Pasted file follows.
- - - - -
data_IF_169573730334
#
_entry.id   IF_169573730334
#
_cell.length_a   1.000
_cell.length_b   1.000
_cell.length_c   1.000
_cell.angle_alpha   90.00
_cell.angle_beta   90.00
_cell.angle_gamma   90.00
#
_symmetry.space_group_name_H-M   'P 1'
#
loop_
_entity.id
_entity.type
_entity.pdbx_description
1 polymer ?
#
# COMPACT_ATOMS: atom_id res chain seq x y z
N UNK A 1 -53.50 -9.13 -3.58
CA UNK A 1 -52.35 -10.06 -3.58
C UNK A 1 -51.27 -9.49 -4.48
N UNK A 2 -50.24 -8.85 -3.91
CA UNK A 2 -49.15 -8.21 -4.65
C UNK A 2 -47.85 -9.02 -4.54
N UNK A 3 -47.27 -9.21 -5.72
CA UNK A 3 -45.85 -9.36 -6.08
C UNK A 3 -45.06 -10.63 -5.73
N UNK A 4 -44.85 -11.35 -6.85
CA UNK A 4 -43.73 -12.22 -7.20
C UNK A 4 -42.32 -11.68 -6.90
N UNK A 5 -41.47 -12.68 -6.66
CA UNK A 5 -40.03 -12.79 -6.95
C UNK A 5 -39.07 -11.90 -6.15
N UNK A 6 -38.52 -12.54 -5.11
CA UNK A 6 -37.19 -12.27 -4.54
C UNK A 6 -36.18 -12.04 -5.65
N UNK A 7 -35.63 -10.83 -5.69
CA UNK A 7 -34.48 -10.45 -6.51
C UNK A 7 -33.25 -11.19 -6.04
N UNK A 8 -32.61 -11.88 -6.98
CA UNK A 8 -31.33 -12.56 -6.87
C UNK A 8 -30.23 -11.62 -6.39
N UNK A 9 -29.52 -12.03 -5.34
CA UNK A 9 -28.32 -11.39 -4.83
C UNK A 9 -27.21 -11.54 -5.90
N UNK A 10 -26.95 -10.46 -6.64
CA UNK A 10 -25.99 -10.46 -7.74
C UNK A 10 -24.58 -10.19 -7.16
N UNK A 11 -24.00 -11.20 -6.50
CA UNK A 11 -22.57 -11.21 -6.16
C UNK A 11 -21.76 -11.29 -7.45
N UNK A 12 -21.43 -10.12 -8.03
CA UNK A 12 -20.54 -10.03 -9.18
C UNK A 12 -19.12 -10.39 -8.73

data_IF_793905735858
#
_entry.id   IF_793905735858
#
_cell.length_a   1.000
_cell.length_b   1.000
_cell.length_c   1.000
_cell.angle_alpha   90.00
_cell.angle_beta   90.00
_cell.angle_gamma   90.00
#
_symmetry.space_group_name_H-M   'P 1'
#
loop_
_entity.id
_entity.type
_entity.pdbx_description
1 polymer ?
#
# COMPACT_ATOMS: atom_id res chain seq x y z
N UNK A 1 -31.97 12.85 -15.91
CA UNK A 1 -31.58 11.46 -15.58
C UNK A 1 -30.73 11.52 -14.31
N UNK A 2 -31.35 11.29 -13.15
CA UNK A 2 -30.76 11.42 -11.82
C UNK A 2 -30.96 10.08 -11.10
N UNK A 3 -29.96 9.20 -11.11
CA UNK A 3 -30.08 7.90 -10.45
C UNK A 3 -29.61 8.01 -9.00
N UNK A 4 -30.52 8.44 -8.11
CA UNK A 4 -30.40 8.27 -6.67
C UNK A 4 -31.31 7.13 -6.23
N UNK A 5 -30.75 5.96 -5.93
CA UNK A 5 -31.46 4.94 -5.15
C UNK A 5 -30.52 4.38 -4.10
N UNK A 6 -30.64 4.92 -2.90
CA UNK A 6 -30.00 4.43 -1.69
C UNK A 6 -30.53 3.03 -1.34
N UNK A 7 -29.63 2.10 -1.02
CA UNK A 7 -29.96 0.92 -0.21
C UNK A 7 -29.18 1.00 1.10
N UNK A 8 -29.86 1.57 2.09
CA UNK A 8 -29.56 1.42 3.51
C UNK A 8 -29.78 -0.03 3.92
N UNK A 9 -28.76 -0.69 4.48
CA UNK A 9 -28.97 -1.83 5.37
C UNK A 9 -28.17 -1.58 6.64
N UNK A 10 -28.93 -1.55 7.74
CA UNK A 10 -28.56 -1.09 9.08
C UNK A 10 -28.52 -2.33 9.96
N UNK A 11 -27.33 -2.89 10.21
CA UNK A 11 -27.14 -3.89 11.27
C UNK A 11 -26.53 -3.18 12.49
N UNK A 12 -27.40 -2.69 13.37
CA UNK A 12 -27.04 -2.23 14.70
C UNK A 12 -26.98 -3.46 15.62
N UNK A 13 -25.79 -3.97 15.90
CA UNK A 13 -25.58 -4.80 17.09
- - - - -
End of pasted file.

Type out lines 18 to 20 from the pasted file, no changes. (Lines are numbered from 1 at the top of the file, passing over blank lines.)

1 polymer ?
#
# COMPACT_ATOMS: atom_id res chain seq x y z